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Mobility Across Multiple Generations: The Iterated Regression Fallacy

  • Stuhler, Jan


    (Universidad Carlos III de Madrid)

Conflicting views about the degree of long-run mobility across multiple generations persist because direct empirical evidence is scarce. Predictions are instead routinely derived by iteration of intergenerational measures, a procedure which implies high long-run mobility even when intergenerational mobility is low. However, the assumption that regression implies perpetual regression is a statistical fallacy. I examine this fallacy, its historical background, and its prevalence. I then present various simple models of intergenerational transmission to consider how the relation between intergenerational and multigenerational mobility is affected by elements of the transmission process. I discuss the role of market luck and indirect transmission; the multiplicity of skills; the role of grandparents; and the causal effect of parental income. The direction of bias depends on modeling assumptions, but elementary properties of the transmission process imply that long-run mobility will likely be lower, possibly much lower, than predictions from intergenerational evidence suggest.

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Paper provided by Institute for the Study of Labor (IZA) in its series IZA Discussion Papers with number 7072.

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Length: 13 pages
Date of creation: Dec 2012
Date of revision:
Handle: RePEc:iza:izadps:dp7072
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  1. Lindahl, Mikael & Palme, Mårten & Sandgren Massih, Sofia & Sjögren, Anna, 2012. "The intergenerational persistence of human capital: an empirical analysis of four generations," Working Paper Series 2012:12, IFAU - Institute for Evaluation of Labour Market and Education Policy.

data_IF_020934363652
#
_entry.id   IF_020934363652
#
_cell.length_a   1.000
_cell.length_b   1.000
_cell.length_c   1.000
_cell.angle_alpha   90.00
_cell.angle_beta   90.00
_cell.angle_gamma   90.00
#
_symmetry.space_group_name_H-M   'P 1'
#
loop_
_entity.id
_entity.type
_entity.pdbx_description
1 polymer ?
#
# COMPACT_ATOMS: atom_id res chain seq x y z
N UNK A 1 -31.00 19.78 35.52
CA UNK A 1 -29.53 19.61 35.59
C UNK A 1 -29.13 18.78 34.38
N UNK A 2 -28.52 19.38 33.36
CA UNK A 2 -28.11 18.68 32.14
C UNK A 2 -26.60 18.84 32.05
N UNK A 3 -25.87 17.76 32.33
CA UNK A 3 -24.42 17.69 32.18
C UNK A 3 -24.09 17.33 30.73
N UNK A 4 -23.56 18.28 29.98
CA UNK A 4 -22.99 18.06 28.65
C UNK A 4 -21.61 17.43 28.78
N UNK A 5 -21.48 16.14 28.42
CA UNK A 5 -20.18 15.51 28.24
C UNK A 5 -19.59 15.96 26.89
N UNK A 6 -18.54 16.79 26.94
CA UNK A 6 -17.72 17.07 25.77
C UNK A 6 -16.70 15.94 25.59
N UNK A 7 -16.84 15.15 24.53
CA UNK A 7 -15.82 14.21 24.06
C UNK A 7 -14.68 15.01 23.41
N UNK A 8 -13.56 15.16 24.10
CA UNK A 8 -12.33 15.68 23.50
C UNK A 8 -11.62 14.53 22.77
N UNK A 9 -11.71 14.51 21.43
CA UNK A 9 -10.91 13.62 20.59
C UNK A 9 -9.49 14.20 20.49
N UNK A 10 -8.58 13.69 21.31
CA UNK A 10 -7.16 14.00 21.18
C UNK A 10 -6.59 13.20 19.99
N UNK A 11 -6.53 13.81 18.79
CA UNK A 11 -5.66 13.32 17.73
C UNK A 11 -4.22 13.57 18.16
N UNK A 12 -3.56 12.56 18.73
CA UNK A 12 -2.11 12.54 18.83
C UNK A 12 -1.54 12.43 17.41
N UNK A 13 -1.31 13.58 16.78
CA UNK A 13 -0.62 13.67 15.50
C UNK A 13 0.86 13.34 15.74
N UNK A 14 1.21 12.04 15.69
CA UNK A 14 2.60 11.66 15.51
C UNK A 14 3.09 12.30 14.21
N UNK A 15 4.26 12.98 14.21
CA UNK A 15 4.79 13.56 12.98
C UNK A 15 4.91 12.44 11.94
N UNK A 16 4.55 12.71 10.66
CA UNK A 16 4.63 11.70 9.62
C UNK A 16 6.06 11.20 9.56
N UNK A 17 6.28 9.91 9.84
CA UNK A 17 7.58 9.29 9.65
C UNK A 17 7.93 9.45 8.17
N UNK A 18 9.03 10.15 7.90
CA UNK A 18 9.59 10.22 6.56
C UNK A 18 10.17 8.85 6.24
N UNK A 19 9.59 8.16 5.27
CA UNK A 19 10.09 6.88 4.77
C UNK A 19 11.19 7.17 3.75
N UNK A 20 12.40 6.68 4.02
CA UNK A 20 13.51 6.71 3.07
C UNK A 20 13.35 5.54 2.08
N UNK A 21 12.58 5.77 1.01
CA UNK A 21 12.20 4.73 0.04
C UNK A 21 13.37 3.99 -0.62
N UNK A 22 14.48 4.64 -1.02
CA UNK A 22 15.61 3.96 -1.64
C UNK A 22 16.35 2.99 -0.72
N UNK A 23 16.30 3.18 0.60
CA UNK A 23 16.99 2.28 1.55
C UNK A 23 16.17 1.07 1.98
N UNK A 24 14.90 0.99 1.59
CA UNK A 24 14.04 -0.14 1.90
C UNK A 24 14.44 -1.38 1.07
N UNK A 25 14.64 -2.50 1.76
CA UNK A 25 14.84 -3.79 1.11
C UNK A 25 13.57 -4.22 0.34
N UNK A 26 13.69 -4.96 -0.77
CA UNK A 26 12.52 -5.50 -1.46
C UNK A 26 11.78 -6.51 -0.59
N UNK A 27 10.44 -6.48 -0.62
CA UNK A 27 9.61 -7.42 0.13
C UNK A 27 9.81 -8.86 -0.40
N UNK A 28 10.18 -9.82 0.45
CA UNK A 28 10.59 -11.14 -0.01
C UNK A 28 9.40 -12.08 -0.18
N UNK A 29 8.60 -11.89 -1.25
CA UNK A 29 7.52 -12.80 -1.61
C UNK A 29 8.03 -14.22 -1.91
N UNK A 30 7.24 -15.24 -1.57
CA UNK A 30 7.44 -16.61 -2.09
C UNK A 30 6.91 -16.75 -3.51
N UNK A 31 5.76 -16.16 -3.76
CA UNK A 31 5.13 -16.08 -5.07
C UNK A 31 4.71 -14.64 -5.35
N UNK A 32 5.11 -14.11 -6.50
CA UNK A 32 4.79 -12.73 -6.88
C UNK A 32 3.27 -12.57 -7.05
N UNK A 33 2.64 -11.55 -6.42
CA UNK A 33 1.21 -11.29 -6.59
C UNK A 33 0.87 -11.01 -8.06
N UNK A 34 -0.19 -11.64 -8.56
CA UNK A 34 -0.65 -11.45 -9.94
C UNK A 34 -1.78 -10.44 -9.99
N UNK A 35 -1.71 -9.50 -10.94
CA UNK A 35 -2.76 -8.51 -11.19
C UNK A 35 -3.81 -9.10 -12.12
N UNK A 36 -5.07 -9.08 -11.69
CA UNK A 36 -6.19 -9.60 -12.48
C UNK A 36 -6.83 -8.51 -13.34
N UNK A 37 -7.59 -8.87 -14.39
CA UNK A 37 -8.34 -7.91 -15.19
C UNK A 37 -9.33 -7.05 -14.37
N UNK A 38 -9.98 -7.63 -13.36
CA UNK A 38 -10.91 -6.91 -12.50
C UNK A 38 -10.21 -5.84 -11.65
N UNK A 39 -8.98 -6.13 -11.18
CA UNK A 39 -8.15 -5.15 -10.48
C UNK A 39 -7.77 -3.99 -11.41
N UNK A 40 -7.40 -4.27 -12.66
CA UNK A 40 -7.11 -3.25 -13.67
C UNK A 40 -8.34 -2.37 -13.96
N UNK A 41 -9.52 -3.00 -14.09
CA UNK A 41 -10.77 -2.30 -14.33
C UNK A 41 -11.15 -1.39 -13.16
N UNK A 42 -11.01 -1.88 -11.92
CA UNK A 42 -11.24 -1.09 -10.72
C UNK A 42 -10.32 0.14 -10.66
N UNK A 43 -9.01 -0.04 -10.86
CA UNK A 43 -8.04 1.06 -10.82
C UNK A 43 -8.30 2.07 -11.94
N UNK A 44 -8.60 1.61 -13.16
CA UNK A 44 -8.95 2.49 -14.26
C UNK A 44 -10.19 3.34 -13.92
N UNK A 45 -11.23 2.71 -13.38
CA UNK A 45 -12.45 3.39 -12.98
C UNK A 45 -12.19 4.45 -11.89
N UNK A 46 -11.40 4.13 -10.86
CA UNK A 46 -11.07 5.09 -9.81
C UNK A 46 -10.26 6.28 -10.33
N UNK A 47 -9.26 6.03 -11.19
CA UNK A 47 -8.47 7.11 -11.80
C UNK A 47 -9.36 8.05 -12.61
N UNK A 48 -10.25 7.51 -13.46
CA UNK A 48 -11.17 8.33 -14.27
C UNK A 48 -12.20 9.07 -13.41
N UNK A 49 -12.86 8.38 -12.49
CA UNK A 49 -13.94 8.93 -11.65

2. Gary S. Becker & Nigel Tomes, . "Human Capital and the Rise and Fall of Families," University of Chicago - Population Research Center 84-10, Chicago - Population Research Center.
  3. Goldberger, A.S., 1989. "Economic And Mechanical Models Of Intergenerational Transmission," Working papers 374, Wisconsin Madison - Social Systems.
  4. Becker, Gary S & Tomes, Nigel, 1979. "An Equilibrium Theory of the Distribution of Income and Intergenerational Mobility," Journal of Political Economy, University of Chicago Press, vol. 87(6), pages 1153-89, December.
  5. Gregory Clark & Neil Cummins, 2013. "Surnames and social mobility: England 1230-2012," Economic History Working Papers 54515, London School of Economics and Political Science, Department of Economic History.
  6. Friedman, Milton, 1992. "Do Old Fallacies Ever Die?," Journal of Economic Literature, American Economic Association, vol. 30(4), pages 2129-32, December.
  7. Jeffrey S. Zax & Daniel I. Rees, 2002. "IQ, Academic Performance, Environment, and Earnings," The Review of Economics and Statistics, MIT Press, vol. 84(4), pages 600-616, November.
  8. Conlisk, John, 1974. "Can Equalization of Opportunity Reduce Social Mobility?," American Economic Review, American Economic Association, vol. 64(1), pages 80-90, March.
  9. Piketty, Thomas, 2000. "Theories of persistent inequality and intergenerational mobility," Handbook of Income Distribution, in: A.B. Atkinson & F. Bourguignon (ed.), Handbook of Income Distribution, edition 1, volume 1, chapter 8, pages 429-476 Elsevier.
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